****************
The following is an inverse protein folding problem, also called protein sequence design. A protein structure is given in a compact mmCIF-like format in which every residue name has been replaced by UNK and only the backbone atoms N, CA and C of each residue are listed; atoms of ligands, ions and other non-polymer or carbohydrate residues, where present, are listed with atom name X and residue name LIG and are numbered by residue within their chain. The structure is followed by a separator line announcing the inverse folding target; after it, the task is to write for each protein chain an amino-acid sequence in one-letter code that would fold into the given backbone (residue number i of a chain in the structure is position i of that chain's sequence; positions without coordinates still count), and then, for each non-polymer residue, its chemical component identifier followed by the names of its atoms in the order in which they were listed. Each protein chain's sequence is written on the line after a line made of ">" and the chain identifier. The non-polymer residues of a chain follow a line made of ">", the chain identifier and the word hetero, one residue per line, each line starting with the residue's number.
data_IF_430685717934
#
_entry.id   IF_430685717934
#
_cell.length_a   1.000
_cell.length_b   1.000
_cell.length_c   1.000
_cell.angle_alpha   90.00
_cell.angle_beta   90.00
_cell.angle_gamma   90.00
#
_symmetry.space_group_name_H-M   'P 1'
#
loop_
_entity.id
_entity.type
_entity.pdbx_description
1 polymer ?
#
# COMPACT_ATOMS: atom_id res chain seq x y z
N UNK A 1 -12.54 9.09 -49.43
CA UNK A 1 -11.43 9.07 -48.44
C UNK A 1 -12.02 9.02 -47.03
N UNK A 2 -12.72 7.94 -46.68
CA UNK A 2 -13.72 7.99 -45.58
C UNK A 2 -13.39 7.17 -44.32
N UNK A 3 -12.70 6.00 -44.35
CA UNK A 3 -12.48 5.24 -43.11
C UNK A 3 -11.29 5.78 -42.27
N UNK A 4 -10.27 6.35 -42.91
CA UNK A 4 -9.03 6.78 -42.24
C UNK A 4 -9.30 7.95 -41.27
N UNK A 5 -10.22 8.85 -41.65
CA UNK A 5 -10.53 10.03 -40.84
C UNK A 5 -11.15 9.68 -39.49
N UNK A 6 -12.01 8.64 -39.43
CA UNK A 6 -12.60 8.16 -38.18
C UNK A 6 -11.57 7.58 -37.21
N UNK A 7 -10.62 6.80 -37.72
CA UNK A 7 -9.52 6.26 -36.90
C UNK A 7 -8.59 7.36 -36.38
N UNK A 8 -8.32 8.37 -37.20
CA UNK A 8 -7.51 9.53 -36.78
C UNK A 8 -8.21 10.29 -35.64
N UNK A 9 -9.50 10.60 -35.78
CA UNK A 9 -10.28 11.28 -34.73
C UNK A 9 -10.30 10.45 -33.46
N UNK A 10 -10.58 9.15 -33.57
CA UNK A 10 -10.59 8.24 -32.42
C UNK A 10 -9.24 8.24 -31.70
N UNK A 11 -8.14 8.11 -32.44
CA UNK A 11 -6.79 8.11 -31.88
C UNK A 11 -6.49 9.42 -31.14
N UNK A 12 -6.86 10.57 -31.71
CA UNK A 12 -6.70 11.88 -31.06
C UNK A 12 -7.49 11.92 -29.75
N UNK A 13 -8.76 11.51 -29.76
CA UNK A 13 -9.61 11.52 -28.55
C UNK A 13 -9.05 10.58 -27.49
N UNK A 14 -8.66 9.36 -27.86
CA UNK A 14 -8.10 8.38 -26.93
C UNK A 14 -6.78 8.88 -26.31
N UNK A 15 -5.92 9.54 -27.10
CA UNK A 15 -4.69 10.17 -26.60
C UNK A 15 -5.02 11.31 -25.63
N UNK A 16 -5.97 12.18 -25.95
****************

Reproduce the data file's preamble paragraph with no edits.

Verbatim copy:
The following is an inverse protein folding problem, also called protein sequence design. A protein structure is given in a compact mmCIF-like format in which every residue name has been replaced by UNK and only the backbone atoms N, CA and C of each residue are listed; atoms of ligands, ions and other non-polymer or carbohydrate residues, where present, are listed with atom name X and residue name LIG and are numbered by residue within their chain. The structure is followed by a separator line announcing the inverse folding target; after it, the task is to write for each protein chain an amino-acid sequence in one-letter code that would fold into the given backbone (residue number i of a chain in the structure is position i of that chain's sequence; positions without coordinates still count), and then, for each non-polymer residue, its chemical component identifier followed by the names of its atoms in the order in which they were listed. Each protein chain's sequence is written on the line after a line made of ">" and the chain identifier. The non-polymer residues of a chain follow a line made of ">", the chain identifier and the word hetero, one residue per line, each line starting with the residue's number.